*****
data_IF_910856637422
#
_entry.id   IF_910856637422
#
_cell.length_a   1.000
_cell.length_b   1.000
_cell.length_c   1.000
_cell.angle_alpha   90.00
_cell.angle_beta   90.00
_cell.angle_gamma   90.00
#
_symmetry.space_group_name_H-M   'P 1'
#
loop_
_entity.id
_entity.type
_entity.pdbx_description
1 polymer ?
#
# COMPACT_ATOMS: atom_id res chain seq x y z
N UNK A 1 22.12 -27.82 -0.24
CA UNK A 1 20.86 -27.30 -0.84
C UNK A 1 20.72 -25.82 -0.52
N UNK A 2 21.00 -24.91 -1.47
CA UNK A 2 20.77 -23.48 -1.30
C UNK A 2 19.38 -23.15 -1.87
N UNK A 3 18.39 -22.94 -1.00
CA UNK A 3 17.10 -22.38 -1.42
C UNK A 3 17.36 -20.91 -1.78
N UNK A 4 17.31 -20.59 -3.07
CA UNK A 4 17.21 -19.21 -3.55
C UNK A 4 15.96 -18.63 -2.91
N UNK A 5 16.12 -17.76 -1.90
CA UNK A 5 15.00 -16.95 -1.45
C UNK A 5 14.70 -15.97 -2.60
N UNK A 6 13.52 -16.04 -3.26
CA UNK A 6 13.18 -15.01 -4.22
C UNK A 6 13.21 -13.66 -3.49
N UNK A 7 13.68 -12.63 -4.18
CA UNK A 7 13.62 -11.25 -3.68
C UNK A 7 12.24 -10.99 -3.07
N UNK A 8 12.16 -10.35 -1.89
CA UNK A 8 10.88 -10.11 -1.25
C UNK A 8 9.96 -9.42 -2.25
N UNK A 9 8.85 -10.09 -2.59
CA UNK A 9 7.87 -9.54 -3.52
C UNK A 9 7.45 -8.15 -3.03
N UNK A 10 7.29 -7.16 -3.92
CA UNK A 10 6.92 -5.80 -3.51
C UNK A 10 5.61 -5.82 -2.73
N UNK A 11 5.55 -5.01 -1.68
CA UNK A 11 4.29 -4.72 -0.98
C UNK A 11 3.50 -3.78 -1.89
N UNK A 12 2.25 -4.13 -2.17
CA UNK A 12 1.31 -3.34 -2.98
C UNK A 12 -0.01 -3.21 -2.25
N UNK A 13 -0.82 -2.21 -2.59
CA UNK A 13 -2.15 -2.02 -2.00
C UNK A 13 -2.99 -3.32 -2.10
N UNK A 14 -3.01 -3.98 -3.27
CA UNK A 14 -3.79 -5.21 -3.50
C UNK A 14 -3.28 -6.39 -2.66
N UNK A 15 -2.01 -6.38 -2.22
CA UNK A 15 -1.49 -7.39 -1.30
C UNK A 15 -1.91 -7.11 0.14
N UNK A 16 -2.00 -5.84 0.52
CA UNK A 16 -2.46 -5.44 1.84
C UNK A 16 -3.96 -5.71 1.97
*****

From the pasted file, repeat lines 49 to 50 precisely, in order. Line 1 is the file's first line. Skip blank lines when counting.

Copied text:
CA UNK A 10 6.92 -5.80 -3.51
C UNK A 10 5.61 -5.82 -2.73